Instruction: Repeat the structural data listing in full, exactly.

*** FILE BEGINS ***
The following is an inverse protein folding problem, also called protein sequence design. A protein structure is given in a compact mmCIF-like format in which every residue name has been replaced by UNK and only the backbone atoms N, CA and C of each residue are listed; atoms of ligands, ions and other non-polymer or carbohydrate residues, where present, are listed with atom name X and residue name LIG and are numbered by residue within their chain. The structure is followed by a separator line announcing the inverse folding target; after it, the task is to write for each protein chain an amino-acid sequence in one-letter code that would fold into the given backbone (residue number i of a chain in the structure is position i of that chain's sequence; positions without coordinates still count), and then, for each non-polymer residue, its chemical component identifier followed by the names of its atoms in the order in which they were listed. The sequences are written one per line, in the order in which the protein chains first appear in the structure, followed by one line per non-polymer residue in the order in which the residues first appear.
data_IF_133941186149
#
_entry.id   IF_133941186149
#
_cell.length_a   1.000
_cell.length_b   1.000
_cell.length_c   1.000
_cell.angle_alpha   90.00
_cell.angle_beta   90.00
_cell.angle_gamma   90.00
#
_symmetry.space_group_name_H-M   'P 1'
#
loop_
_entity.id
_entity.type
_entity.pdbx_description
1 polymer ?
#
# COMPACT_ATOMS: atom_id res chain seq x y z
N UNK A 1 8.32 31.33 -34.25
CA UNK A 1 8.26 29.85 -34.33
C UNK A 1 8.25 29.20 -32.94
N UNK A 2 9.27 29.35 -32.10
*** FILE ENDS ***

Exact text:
The following is an inverse protein folding problem, also called protein sequence design. A protein structure is given in a compact mmCIF-like format in which every residue name has been replaced by UNK and only the backbone atoms N, CA and C of each residue are listed; atoms of ligands, ions and other non-polymer or carbohydrate residues, where present, are listed with atom name X and residue name LIG and are numbered by residue within their chain. The structure is followed by a separator line announcing the inverse folding target; after it, the task is to write for each protein chain an amino-acid sequence in one-letter code that would fold into the given backbone (residue number i of a chain in the structure is position i of that chain's sequence; positions without coordinates still count), and then, for each non-polymer residue, its chemical component identifier followed by the names of its atoms in the order in which they were listed. The sequences are written one per line, in the order in which the protein chains first appear in the structure, followed by one line per non-polymer residue in the order in which the residues first appear.
data_IF_133941186149
#
_entry.id   IF_133941186149
#
_cell.length_a   1.000
_cell.length_b   1.000
_cell.length_c   1.000
_cell.angle_alpha   90.00
_cell.angle_beta   90.00
_cell.angle_gamma   90.00
#
_symmetry.space_group_name_H-M   'P 1'
#
loop_
_entity.id
_entity.type
_entity.pdbx_description
1 polymer ?
#
# COMPACT_ATOMS: atom_id res chain seq x y z
N UNK A 1 8.32 31.33 -34.25
CA UNK A 1 8.26 29.85 -34.33
C UNK A 1 8.25 29.20 -32.94
N UNK A 2 9.27 29.35 -32.10